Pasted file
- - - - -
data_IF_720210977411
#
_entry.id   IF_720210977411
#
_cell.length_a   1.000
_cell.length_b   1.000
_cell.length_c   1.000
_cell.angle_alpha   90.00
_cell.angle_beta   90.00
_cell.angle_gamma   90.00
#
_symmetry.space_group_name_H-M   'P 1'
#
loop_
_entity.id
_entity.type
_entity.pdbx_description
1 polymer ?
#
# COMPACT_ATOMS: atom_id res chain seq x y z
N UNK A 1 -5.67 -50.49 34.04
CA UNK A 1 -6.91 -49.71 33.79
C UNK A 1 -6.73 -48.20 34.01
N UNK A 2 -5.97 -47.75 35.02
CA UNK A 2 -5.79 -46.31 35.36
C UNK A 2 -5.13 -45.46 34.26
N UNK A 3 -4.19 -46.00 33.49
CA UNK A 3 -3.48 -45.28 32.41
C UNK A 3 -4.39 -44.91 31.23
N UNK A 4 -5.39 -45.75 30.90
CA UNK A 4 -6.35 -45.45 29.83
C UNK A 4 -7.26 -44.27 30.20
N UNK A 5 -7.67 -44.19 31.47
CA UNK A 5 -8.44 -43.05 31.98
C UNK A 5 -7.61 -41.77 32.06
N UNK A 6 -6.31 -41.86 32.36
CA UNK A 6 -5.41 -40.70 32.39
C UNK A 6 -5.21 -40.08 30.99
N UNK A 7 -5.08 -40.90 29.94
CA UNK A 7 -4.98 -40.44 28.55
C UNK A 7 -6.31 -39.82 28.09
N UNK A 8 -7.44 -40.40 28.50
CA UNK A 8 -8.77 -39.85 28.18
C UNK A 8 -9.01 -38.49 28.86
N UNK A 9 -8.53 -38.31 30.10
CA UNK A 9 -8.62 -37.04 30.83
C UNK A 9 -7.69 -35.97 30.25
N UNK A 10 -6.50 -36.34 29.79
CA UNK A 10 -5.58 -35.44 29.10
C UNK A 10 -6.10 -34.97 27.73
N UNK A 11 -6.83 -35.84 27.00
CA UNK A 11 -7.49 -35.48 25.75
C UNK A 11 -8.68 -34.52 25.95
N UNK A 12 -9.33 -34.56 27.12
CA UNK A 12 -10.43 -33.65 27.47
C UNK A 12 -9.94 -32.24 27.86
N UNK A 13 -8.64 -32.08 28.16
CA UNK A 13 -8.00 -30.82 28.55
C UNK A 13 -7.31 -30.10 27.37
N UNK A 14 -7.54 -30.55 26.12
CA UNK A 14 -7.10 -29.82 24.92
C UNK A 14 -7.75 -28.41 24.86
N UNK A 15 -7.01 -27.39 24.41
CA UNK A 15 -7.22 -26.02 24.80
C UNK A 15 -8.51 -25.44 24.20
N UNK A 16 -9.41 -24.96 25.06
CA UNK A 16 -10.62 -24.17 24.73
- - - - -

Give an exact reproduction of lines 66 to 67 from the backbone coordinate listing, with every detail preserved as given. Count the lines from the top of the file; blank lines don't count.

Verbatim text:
N UNK A 16 -9.41 -24.96 25.06
CA UNK A 16 -10.62 -24.17 24.73